Buddhist Compassion Relief Tzu Chi Foundation

May 23rd
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Home Our Founder The Mentor of Master Cheng Yen In Memory of My Master, a Mentor for All Buddhists - A moment of eternity

In Memory of My Master, a Mentor for All Buddhists - A moment of eternity

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In Memory of My Master, a Mentor for All Buddhists
Encountering my master
A moment of eternity
Perpetual peace of mind
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A moment of eternity
On April 20 this year, we happily celebrated the Mentor's 100th birthday in Hualien. Sadly, one month later, on May 20, he was admitted to the Intensive Care Unit (ICU). He had been ailing and feeble for some time, and he spent most of the time in the ICU asleep.

On the night of May 24, the Mentor's breathing became irregular, his blood pressure plunged, and his heart rate dropped to 50 beats per minute. The doctors said his condition was unstable, but the next day, his heart rate, blood pressure, and other physiological readings returned to normal.

On June 2, the Mentor was connected to an EEG (brainwave) monitor. The EEG readings indicated that he was in a deep sleep instead of a coma. This meant that there was a chance he might wake up. I was so happy when I heard this news that I said to him, "Master, please try harder. We long to see you smile again!"

At dusk the following day, I was in a meeting at Tzu Chi University. Suddenly, I had a strong impulse to see the Mentor. I excused myself and asked everyone to continue the meeting without me. Although his heart rate and blood pressure were all normal that day, the EEG had become flatter, his pericardial effusion had worsened and he could not urinate.

When I learned of the conditions that the Mentor was enduring, I made up my mind to say out loud what was really in my heart, something which I had never dared to do before: "Master, if your time to go has not yet come, you must remain strong. We will never give up on you. But if your time has come, we will all be with you here."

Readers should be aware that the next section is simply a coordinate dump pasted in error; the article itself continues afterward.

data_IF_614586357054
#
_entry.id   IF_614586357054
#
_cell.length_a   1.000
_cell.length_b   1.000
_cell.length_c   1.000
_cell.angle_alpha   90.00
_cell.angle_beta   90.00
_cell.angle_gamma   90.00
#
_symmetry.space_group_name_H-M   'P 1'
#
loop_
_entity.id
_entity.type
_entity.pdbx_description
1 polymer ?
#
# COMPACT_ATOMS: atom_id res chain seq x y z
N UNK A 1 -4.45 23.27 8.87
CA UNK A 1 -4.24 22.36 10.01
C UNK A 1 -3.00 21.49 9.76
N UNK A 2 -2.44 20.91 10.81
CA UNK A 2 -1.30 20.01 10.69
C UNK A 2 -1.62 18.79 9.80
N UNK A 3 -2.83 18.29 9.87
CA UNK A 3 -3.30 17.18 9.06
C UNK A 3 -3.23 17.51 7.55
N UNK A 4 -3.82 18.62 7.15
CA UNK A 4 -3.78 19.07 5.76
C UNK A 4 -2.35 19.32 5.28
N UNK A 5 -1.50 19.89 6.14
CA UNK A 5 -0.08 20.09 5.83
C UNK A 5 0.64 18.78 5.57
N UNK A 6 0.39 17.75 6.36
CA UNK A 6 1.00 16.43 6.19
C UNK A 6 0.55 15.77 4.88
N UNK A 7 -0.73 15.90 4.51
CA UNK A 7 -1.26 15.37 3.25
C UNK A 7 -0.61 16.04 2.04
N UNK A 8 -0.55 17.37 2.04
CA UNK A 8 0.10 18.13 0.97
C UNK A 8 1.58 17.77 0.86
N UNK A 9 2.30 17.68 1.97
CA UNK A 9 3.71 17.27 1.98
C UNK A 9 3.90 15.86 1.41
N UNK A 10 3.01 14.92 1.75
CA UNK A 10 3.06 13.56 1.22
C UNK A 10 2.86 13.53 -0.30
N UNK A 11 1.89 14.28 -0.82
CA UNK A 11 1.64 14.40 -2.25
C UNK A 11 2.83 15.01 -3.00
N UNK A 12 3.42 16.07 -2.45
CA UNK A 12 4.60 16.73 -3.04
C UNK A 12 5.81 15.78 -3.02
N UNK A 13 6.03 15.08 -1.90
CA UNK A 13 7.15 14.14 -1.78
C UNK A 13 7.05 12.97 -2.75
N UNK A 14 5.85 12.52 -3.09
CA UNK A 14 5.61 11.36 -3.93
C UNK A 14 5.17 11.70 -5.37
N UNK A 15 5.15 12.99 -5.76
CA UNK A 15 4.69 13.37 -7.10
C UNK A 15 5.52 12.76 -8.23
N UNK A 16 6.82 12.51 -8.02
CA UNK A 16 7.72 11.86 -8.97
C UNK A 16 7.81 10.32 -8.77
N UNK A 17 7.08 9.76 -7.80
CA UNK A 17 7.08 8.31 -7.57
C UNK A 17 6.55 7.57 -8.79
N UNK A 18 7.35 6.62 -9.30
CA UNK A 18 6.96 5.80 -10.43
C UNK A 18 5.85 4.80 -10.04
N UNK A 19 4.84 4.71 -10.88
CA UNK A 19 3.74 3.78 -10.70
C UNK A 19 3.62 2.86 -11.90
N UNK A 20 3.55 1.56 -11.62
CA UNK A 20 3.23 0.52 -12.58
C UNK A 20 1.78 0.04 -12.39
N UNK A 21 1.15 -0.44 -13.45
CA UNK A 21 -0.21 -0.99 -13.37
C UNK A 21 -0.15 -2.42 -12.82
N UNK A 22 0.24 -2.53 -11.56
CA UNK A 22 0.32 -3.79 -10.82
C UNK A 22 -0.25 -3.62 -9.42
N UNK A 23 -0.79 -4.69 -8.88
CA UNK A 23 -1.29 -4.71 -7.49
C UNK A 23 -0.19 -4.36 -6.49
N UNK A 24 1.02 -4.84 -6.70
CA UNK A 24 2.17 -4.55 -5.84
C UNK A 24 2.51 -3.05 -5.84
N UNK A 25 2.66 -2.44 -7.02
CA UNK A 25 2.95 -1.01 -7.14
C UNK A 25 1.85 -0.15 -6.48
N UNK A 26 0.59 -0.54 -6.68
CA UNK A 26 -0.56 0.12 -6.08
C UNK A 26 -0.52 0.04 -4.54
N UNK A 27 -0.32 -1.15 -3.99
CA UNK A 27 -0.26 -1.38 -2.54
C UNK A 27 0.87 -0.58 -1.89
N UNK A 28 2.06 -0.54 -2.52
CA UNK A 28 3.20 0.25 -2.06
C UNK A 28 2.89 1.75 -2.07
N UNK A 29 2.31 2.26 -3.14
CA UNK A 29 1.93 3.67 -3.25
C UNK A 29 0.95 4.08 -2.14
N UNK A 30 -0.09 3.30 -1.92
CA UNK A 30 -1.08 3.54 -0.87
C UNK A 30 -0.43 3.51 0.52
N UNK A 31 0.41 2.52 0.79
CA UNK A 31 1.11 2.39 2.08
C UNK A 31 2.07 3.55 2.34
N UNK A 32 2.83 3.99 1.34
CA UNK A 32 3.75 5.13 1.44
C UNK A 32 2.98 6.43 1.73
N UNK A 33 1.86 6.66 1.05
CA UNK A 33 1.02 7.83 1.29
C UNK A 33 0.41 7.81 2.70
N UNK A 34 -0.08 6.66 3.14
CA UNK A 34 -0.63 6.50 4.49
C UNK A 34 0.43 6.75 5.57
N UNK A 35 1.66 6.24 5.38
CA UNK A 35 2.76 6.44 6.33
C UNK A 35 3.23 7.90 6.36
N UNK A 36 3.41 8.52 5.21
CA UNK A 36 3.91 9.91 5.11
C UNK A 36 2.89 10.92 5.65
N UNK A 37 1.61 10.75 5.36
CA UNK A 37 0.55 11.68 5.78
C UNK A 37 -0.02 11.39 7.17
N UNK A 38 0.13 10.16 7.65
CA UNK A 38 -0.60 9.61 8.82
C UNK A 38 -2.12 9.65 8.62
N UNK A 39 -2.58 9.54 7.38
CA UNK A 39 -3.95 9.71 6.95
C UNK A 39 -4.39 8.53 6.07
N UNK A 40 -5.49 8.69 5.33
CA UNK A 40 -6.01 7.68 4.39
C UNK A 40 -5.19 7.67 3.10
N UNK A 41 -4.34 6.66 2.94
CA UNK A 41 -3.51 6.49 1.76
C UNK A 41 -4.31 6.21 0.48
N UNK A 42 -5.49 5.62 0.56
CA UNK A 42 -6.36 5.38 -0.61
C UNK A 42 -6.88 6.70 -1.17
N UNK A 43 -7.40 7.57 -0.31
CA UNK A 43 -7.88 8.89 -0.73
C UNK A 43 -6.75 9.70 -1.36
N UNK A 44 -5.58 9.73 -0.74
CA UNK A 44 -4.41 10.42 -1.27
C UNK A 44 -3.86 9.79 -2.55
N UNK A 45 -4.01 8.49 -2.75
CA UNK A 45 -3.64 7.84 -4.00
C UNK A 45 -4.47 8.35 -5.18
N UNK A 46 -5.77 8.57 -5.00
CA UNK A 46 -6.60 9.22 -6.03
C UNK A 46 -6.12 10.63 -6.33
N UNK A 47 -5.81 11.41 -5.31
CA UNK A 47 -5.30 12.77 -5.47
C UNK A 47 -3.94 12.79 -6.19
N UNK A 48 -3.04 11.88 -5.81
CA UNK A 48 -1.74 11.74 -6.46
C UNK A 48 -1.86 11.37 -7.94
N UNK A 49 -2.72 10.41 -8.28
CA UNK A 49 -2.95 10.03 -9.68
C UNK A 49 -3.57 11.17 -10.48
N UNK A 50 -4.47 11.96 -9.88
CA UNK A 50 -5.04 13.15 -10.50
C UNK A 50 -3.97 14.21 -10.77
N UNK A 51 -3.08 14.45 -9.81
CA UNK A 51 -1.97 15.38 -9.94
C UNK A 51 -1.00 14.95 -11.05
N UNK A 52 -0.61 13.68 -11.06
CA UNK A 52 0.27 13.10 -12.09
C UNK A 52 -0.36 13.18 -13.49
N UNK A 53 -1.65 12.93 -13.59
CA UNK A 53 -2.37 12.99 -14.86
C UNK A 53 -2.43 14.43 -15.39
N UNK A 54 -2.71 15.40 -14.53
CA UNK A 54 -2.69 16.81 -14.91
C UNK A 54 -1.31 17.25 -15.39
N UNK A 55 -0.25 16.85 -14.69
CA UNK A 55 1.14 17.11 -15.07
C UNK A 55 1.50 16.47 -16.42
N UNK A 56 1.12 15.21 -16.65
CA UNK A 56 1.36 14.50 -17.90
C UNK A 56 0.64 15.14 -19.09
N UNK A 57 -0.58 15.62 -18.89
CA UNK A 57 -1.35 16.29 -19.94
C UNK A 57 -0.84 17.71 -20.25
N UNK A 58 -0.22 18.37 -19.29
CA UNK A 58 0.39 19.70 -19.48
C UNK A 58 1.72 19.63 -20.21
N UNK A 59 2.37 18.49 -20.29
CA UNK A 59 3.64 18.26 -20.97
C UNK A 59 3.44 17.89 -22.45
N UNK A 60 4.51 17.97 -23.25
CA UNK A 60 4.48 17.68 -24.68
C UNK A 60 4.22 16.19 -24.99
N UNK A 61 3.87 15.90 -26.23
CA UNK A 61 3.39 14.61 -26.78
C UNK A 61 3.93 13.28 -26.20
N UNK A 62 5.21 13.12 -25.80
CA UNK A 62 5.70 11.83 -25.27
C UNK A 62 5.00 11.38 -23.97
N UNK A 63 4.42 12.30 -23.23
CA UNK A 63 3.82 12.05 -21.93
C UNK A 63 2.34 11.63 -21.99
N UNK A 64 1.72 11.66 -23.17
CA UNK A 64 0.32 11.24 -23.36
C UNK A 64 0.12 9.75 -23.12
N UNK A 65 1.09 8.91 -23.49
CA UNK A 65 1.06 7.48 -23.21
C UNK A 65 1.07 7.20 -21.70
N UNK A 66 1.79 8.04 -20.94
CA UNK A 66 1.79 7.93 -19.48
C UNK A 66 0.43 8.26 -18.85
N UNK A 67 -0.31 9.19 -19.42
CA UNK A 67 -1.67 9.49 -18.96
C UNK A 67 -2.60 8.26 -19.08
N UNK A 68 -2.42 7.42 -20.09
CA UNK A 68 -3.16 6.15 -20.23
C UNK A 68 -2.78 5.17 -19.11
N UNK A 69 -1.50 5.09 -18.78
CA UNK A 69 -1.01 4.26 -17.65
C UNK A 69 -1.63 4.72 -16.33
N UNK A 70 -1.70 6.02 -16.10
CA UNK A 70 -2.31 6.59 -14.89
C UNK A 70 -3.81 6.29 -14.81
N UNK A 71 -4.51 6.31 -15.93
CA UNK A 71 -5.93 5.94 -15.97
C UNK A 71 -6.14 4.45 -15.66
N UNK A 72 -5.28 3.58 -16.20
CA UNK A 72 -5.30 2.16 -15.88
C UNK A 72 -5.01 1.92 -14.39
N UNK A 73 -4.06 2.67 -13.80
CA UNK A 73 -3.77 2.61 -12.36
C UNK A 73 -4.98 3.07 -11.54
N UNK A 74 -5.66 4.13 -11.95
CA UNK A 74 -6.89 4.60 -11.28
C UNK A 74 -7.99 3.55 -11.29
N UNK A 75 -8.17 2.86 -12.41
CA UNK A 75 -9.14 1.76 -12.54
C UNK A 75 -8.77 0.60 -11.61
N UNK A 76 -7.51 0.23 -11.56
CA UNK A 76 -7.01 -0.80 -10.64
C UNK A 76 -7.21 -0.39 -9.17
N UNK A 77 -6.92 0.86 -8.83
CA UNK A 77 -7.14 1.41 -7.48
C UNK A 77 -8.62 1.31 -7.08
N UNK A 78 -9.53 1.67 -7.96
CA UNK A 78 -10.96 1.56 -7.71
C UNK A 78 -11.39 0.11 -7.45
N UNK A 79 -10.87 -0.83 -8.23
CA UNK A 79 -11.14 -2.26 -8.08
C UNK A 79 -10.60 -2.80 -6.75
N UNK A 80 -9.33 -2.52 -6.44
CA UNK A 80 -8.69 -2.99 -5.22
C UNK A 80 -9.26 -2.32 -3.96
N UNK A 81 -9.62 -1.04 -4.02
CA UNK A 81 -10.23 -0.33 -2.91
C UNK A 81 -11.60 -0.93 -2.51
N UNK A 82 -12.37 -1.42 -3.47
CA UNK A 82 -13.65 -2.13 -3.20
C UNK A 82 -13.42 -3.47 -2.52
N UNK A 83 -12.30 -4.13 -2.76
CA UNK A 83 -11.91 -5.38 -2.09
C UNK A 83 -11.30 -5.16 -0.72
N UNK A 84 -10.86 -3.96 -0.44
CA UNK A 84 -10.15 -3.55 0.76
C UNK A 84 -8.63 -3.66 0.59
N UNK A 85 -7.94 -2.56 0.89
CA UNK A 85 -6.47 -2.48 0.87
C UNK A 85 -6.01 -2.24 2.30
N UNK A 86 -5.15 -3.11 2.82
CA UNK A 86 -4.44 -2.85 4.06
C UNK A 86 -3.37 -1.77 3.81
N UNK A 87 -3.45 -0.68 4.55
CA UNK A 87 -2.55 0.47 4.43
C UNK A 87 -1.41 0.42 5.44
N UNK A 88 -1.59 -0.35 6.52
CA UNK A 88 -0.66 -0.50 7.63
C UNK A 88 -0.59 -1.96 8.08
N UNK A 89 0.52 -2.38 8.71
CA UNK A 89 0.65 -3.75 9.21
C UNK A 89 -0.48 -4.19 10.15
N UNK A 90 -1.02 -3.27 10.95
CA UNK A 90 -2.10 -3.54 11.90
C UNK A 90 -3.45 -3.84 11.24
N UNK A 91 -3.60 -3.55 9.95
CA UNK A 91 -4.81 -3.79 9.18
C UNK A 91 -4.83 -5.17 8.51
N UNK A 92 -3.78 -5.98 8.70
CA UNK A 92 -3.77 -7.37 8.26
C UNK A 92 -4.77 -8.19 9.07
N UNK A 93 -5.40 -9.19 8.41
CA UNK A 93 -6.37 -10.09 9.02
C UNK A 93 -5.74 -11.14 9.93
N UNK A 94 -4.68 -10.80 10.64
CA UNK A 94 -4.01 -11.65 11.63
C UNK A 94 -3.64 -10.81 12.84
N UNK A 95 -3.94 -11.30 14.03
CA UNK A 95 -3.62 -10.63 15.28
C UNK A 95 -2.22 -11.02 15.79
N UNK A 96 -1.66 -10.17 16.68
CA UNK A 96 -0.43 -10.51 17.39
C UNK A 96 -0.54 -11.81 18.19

As soon as I had finished speaking, the doctor pointed to the EEG. He explained that the Mentor's brain wave had suddenly fluctuated with my voice. This meant that he was still conscious. "Grandmaster heard you," the doctor reassured me.

Thinking that the Mentor's condition was quite stable, I attended the volunteers' morning gathering on June 4. At a few minutes past nine, doctors from the hospital called to inform me that the Mentor's condition had drastically deteriorated. I immediately left the Abode and rushed to the hospital. When I arrived, I practically ran into the intensive care unit.

By the time I had arrived, his heartbeat had dropped to 42 beats per minute. I stood beside his bed trying to catch my breath. I bent down and whispered, "Master, please be at peace, we are all here." At that very moment, an indescribable facial expression suddenly appeared on his face, as if he were saying good-bye to me. No sooner had I finished my words than the monitor alarm went off, indicating the Mentor's heart rate had dropped to zero. It had all happened in less than a minute.

When I returned to Hualien from the precept-granting ceremony 42 years ago, I found myself separated from my master by Taiwan's Central Mountain Range. Many times since then, I wondered why I could not have stayed closer to him, given our intimate karmic relationship. And it wasn't just physical distance that separated us, either. Whenever I stood before him, ever mindful of his noble position and erudition, half of me would be filled with respect and half of me filled with awe. I was so eager to ask him questions about the Buddha's teachings, but I was worried that I might offend him by misunderstanding his words (he spoke with a strong Zhejiang accent that I found difficult to understand.) I didn't dare talk to him too much about the difficulties that I encountered in my work for fear that I might disturb his serene and peaceful mind with secular affairs.

And yet, every time I traveled to western Taiwan, I always went to visit him, even if the time we spent together was relatively short. In recent years, the Mentor stayed in Hualien Tzu Chi Hospital for treatment. During this time, I had the blissful opportunity to take care of him.

I had always thought that the unique karmic relationship between the Mentor and me was merely based on a fleeting chance meeting. But a few seconds before the Mentor entered into nirvana, I suddenly realized that our relationship was so close that I had been with him at each and every second since our first encounter over 40 years ago. For the rest of my life, I will always bear that insight, that moment of eternity, in mind.